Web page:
Living in a small rental apartment, I’ve had very little input when it comes to the layout or design of my home. Truth be told, I would have never chosen the furniture that I use every day. It’s not particularly functional, most of it is too big for the space, and none of it is beautiful.
As with many rentals, the apartment appears to be somewhat of a storage unit for the landlord’s cast-offs. What other explanation is there for the five small glass tables in our living room? I certainly have no use for them.
Instead of creating fullness, these household objects create a sense of lack.
Home feels cramped and stifling when it doesn’t fulfil your needs or reflect your ideals of good living.
Tiny homes don’t have this type of problem. Since they are custom-built, every piece of furniture serves a purpose — sometimes even multiple purposes. Everything is customised to the user’s needs, whether those needs include storage space for rock-climbing equipment, a breakfast nook or a pull-out projector screen.
In a tiny house, everything is designed to feel like home. Don’t we all crave that feeling?
Lockdown already had me thinking about the areas of my living space that I use and appreciate the most, but the tiny house movement brought it home.
Natural light, a comfortable bed, a decent workspace where I can focus, and a place to make healthy meals. These are the things that matter most to me. Everything else is just fluff. If I were building a tiny house right now, those are the things I’d be sketching out first.
My fascination with tiny houses is, of course, a form of escapism.
It’s an easy way to visualise a different view outside my window when every day blends into the next.
But there’s more to it than that. At the end of the day, my obsession with tiny house living is an indicator of the pieces I want to put back into my life when the pandemic is over.
From watching countless tiny house tours, I’ve gathered just how important outdoor space becomes when you live in a tiny house. Sliding doors, outdoor decks and enviable skylights make all the difference. They instantly elevate a home that feels small and compromised to a home that expands out into the vastness of its natural surroundings.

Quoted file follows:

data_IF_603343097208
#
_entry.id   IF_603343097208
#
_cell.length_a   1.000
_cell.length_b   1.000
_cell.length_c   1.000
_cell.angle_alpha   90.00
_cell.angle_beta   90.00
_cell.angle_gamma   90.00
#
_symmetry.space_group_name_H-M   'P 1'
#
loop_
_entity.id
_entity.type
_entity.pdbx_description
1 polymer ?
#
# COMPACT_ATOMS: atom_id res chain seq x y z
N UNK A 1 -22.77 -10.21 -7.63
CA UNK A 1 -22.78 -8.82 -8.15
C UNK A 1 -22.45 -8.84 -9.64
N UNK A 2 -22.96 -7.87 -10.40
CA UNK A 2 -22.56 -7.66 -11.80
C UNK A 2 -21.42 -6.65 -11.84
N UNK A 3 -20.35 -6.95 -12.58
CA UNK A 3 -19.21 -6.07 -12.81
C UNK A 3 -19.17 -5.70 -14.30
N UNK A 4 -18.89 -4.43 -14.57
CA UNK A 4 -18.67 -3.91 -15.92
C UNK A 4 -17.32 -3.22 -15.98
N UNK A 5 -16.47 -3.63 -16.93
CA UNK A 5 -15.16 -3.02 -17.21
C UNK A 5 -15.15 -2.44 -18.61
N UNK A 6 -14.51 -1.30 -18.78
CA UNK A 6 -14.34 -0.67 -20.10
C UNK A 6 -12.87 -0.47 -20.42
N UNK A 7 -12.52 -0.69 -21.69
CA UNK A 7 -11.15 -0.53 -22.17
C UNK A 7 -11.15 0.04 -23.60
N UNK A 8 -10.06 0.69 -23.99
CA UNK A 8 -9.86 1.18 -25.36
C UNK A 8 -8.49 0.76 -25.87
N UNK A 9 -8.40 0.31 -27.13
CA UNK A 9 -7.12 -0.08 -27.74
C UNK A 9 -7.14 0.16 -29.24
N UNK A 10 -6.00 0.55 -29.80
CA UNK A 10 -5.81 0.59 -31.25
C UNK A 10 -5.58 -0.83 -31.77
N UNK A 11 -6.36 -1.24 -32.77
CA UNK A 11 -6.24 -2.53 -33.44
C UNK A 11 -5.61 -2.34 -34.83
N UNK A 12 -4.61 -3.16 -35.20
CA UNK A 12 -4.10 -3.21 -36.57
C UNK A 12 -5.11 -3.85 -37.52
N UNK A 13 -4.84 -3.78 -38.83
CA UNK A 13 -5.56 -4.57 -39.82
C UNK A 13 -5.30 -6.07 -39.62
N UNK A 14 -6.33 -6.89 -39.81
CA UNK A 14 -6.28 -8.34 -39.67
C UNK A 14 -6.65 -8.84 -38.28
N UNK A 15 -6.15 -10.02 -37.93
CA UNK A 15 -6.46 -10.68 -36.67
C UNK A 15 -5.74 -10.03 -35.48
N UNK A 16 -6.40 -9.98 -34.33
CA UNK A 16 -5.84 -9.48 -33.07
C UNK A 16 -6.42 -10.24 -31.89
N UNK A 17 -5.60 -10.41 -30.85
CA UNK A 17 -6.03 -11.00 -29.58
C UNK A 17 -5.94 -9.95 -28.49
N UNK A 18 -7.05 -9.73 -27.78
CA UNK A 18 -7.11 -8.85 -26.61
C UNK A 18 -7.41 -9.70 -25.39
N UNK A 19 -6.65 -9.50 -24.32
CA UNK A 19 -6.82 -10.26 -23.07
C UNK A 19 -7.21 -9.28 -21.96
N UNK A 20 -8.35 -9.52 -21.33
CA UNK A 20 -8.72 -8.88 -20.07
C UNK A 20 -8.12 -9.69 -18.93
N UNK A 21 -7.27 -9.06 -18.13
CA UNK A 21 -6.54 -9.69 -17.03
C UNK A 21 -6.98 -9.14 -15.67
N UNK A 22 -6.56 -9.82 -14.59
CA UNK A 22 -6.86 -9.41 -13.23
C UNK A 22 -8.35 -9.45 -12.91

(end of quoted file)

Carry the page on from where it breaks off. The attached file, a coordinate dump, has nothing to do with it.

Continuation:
As a result, life itself expands to the outdoors.
Living in harmony with nature feels like the height of luxury to me right now. I don’t just crave waking up with the sun in a tiny home loft. I crave eating breakfast outside with loved ones, sitting around a fire pit, locking up to go travel.
Watching these possibilities on screen evokes nostalgia for all of the simple things that are impossible right now. Like an international lockdown, the tiny house movement highlights the downfalls of capitalist culture, forcing us to look at our most deeply rooted needs.
Instead of encouraging consumption, it is a siren call to pare it all back to the basics. The tiny house movement encourages living in connection with nature and with the people we love. On top of that, it combines the primal desire to provide shelter and build a house with our bare hands with the modern desire for debt-free financial freedom.
No wonder the tiny home movement is so deeply attractive.
Another favourite. Every time I think I’ve found my dream tiny home, another one pops up.
This year has thrown us a curveball.
Millions of people around the world have undergone a massive lifestyle change in the space of weeks.
And given the uncertain state of the world right now, there are a lot of lifestyle changes still to come. A looming global recession, a deeper housing crisis, and great financial losses are on the horizon for many. On the other hand, we can expect greater remote working opportunities than ever before.
Alternative living solutions such as tiny house living might just make their home in the midst of the fallout. Particularly for those of us who want to get on the property ladder in some way!
Whether or not the tiny house movement is for you, this is a unique opportunity to look within and consider the essentials in your life.
Ask yourself: what does home mean to you? And what do you need from a home?
Pay attention to the things that come to mind — you might be surprised at how little stuff you need to feel at home.
As for me, one thing is sure: a flushing toilet is still top of my list. Sorry, composting toilets. You’re just not for me.
Would you ever consider living in a tiny house? Let me know in the comments below or over on Instagram.
And while you’re here, why not check out my list of free online courses you can take to upskill during the lockdown?
#minimalistlifestyle #sustainableliving #sustainablehome #coronaviruslockdown #houseessentials #tinyhousemovement #offgridliving #minimalism #tinyhouseireland #tinyhome #offgridhome #lockdown #benefitsoftinyhouse